Designers will solve your problem—and you will pay them

This article was originally published on Quartz.

When Steve Jobs was shopping around for a logo designer for his post-Apple venture, NeXT, he asked graphic designer Paul Rand to come up with some sample ideas before formally hiring him. But instead of getting free designs, Jobs was served a sobering lesson on business ethics from the legendary designer.

Jobs recalled Rand’s response in an 1993 interview:

No. I will solve your problem for you. And you will pay me. And you don’t have to use the solution. If you want options, go talk to other people. But I’ll solve your problem for you the best way I know how. And you use it or not. That’s up to you.

You’re the client. But you pay me.

What Jobs asked for is not unusual. In fact, it’s an insidiously common practice to ask creative professionals to spend hours creating original custom work for free (called “spec work”), before they’re actually hired.

Speculative work, also referred to as “sample creative” is part of the bidding process for many projects. It’s often formally stipulated in the open calls issued by governments and big multilateral organizations, and casually brought up in prospective client meetings. But doing spec work is enormously expensive for creative agencies and artists, who must divert resources from existing clients in the hopes of winning new business.

A new short film by Canadian advertising agency Zulu Alpha Kilo hilariously captures how absurd a spec work request sounds in other contexts.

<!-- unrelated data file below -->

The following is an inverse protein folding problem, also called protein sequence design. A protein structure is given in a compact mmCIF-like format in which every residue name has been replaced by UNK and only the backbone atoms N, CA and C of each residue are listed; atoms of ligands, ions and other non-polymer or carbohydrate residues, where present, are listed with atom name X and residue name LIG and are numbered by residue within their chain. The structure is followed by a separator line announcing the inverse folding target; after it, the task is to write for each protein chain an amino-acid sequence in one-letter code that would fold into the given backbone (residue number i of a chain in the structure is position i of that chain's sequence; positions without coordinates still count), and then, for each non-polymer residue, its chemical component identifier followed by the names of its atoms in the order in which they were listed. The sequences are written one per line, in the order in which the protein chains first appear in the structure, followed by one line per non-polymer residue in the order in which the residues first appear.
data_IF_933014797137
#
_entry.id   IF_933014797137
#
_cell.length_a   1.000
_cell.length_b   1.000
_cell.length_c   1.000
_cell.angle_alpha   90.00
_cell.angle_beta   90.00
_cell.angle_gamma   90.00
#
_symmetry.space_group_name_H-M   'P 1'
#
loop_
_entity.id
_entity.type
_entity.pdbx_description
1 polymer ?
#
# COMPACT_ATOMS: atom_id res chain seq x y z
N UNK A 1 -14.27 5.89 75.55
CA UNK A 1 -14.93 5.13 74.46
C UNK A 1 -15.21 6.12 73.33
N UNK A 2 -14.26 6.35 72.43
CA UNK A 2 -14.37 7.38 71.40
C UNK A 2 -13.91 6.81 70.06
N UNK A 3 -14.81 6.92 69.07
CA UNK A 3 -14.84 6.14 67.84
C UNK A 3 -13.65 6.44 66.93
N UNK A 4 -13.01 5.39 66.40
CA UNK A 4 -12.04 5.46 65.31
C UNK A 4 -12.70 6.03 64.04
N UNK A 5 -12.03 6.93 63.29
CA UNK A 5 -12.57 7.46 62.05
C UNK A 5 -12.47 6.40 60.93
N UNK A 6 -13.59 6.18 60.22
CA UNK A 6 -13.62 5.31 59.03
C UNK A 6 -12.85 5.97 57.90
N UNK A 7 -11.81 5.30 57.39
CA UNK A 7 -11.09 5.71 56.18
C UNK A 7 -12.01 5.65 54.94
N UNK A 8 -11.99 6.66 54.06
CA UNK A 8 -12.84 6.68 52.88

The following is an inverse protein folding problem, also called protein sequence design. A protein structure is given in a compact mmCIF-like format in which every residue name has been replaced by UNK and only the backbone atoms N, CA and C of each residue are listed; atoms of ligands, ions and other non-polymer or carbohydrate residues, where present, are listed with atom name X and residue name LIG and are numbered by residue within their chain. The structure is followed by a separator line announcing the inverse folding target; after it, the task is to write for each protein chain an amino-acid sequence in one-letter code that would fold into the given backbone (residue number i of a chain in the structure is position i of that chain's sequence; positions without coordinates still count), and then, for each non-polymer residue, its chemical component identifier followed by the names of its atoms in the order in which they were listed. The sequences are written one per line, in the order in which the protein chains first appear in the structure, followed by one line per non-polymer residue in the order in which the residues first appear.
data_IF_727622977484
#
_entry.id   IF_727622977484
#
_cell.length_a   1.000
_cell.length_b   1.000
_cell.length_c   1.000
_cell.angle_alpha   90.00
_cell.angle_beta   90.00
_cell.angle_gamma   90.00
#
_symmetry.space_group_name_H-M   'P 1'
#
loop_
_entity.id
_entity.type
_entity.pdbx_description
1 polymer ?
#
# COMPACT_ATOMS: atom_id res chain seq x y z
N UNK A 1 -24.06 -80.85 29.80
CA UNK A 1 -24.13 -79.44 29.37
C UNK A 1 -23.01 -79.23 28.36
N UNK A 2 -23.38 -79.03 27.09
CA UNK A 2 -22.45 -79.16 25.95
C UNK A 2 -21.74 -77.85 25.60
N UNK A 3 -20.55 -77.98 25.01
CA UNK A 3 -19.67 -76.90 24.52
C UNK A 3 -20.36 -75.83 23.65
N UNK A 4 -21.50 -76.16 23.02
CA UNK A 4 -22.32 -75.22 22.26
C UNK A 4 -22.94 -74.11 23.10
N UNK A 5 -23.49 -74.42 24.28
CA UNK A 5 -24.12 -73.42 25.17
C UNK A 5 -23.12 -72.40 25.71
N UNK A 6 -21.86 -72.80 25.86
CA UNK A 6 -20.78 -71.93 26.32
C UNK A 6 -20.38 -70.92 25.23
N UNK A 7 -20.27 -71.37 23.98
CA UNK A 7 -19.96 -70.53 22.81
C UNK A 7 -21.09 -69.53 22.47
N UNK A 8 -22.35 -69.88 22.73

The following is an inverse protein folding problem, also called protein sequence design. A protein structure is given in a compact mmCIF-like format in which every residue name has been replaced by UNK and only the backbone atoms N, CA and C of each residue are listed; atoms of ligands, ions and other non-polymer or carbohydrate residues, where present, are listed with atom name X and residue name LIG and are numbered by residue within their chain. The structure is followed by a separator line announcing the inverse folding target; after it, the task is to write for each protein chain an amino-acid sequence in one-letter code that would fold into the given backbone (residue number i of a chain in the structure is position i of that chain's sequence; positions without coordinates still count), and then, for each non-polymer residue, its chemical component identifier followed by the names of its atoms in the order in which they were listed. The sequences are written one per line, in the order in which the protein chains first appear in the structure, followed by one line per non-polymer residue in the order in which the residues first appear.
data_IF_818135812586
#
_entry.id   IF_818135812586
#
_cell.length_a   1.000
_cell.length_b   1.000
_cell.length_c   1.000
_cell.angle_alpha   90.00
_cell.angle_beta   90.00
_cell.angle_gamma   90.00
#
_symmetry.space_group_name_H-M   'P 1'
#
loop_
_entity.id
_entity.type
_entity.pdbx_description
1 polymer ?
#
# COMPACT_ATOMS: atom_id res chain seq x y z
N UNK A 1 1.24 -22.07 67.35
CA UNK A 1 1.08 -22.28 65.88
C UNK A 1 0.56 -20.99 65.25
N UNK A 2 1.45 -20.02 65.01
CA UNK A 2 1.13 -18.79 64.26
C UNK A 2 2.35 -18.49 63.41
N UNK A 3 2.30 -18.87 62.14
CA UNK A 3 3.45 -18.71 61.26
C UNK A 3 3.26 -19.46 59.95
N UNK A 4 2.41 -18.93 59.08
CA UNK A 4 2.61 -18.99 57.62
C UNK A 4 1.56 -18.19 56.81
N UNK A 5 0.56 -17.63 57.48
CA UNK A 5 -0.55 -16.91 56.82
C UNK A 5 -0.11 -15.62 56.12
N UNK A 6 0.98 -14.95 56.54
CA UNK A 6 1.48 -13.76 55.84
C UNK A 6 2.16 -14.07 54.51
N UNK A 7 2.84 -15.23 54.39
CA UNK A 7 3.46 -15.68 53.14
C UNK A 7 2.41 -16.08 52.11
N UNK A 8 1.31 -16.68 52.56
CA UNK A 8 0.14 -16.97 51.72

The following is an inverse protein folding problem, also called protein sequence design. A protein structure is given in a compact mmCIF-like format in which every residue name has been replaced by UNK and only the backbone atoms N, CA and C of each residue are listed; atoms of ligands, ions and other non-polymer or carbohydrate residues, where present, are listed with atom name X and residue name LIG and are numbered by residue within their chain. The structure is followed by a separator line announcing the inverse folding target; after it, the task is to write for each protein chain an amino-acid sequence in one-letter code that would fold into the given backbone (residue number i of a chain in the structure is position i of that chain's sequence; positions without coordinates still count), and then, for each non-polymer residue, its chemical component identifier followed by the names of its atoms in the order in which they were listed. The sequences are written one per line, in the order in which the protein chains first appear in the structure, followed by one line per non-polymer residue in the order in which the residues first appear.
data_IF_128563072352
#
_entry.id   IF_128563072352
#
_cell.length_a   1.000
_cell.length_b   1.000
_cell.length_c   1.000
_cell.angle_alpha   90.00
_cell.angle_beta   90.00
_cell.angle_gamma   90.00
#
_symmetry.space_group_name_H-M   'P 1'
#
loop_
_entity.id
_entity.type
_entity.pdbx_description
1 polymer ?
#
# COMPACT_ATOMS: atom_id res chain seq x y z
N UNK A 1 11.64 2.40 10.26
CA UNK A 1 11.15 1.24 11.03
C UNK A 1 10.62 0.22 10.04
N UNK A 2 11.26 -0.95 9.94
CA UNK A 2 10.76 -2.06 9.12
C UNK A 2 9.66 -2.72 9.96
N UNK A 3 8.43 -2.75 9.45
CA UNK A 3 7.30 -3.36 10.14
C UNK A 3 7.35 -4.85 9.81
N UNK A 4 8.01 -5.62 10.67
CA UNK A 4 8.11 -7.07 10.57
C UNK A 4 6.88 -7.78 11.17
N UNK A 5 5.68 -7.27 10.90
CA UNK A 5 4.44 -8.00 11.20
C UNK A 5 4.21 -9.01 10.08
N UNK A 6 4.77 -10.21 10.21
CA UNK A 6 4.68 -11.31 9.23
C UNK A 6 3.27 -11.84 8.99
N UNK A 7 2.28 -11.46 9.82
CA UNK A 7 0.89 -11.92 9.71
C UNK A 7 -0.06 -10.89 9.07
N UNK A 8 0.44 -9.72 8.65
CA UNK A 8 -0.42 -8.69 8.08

The 2:33 minute spot is cobbled from unscripted interviews with various businesses around Toronto, where Zulu Alpha Kilo is based. “It was quite eye opening,” says chief creative officer and founder Zak Mroueh to Quartz.

With almost a million views on YouTube, Zulu Alpha Kilo’s funny-but-true anti-spec clip has gone viral since it debuted at a local industry awards gala—hitting a collective pain point throughout the creative industry around the world.

“We’re really doing this to help the entire industry and help educate our clients on how to choose the right [creative] partner,” says Mroueh.

But without spec work, how can clients choose the best agency to work with?

“Here’s my advice: Take the creative work off the table. Who do you have the most chemistry with? Who do you really want to work with,” says Mroueh. “Then look at their portfolio work and look who has consistently done brilliant work.”

Zulu Alpha Kilo has made it policy not to do spec work. And just as Jobs found Rand’s directness “refreshing” and eventually hired him for the NeXT logo commission (and loved the result), Zulu Alpha Kilo’s business has grown despite (or perhaps because of) drawing the line from doing free creative work. In five years, the award-winning agency has grown from a staff of 25 to 75.

Professional creative organizations such as AIGA, Association of Registered Graphic Designers in Canada and the No!Spec initiative have also taken positions against unpaid work. They also advise creatives to be judicious about when to engage in pro bono projects, unpaid internships, open call competitions—and even crowd-sourced creative work.

About the Author:

Anne Quito is a journalist and covers design and architecture for Quartz, Atlantic Media's global business news site. She holds a master's degree in visual culture from Georgetown University and an MFA in design criticism from the School of Visual Arts. Her MFA thesis on the nation branding of the world’s newest country, South Sudan, has been featured on NPR. Anne has contributed to numerous publications including Works that Work, AIGA Design Eye, and Core 77. An experienced art director, she is also the founding director of Design Lab, a design practice within an international development organization.